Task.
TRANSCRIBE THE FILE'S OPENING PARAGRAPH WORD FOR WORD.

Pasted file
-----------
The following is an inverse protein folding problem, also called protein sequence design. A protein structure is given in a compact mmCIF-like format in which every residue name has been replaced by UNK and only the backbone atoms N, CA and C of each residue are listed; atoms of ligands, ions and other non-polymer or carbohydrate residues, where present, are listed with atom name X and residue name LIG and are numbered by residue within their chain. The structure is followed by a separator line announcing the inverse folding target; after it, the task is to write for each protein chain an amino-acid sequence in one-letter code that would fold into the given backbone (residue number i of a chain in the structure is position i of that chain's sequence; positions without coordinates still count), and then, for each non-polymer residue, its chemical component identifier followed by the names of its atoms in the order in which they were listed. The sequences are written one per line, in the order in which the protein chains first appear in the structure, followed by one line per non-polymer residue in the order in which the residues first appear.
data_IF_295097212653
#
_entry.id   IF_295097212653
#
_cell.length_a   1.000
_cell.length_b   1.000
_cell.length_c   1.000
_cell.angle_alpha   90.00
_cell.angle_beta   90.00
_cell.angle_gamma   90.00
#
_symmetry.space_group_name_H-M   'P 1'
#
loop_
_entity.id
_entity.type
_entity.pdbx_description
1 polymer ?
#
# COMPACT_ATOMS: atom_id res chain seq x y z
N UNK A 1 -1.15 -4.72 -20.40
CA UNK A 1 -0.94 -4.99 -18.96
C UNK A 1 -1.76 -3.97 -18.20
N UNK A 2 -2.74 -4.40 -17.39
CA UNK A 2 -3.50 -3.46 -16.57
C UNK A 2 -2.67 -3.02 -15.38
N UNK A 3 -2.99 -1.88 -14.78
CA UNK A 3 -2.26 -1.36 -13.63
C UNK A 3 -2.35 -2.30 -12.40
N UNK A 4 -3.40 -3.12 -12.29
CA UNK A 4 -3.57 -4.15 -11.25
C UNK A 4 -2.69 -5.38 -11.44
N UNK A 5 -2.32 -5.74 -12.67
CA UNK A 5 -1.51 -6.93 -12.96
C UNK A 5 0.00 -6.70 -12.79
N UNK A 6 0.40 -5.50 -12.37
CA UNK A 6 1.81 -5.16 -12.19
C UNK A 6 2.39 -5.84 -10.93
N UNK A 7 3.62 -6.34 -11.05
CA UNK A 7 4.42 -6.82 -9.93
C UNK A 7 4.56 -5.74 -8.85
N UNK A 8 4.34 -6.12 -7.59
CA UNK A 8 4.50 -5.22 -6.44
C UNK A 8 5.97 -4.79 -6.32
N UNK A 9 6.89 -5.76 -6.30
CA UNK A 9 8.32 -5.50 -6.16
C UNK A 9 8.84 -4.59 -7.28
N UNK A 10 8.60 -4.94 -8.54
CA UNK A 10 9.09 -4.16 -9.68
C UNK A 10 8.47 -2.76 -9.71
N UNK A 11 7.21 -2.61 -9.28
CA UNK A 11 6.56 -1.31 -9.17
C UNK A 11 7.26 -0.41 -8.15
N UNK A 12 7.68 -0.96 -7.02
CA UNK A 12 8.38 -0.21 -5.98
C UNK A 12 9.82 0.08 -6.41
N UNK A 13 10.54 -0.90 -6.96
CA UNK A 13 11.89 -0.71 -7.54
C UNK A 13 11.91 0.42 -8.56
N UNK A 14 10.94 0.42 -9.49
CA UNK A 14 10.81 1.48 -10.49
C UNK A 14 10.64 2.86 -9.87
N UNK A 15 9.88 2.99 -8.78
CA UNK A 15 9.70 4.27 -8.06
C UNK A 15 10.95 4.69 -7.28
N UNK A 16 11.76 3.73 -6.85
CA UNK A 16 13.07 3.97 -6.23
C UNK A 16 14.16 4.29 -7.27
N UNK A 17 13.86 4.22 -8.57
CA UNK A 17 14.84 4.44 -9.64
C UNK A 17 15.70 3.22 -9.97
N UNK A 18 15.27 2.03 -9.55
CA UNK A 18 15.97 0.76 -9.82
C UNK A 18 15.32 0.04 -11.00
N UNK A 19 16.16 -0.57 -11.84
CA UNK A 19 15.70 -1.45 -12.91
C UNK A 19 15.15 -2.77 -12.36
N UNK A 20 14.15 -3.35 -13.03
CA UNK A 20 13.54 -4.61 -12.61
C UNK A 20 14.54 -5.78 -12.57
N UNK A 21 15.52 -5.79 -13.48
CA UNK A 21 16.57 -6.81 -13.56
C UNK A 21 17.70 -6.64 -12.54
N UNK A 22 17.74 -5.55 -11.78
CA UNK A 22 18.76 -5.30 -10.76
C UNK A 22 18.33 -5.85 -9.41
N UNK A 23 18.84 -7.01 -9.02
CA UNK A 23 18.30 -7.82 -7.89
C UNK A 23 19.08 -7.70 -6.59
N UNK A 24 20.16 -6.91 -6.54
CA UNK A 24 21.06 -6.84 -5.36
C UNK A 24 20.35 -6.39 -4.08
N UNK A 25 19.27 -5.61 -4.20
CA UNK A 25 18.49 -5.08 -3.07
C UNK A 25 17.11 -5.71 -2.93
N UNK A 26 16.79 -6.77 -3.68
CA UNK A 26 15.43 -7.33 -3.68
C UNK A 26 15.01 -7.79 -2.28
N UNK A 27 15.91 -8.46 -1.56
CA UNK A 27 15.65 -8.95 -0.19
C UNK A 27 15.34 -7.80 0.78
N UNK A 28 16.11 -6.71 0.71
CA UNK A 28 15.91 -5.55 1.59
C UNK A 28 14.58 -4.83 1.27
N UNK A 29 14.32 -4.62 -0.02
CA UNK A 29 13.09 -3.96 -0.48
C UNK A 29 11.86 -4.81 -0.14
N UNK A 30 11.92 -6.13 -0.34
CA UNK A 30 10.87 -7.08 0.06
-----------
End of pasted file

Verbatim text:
The following is an inverse protein folding problem, also called protein sequence design. A protein structure is given in a compact mmCIF-like format in which every residue name has been replaced by UNK and only the backbone atoms N, CA and C of each residue are listed; atoms of ligands, ions and other non-polymer or carbohydrate residues, where present, are listed with atom name X and residue name LIG and are numbered by residue within their chain. The structure is followed by a separator line announcing the inverse folding target; after it, the task is to write for each protein chain an amino-acid sequence in one-letter code that would fold into the given backbone (residue number i of a chain in the structure is position i of that chain's sequence; positions without coordinates still count), and then, for each non-polymer residue, its chemical component identifier followed by the names of its atoms in the order in which they were listed. The sequences are written one per line, in the order in which the protein chains first appear in the structure, followed by one line per non-polymer residue in the order in which the residues first appear.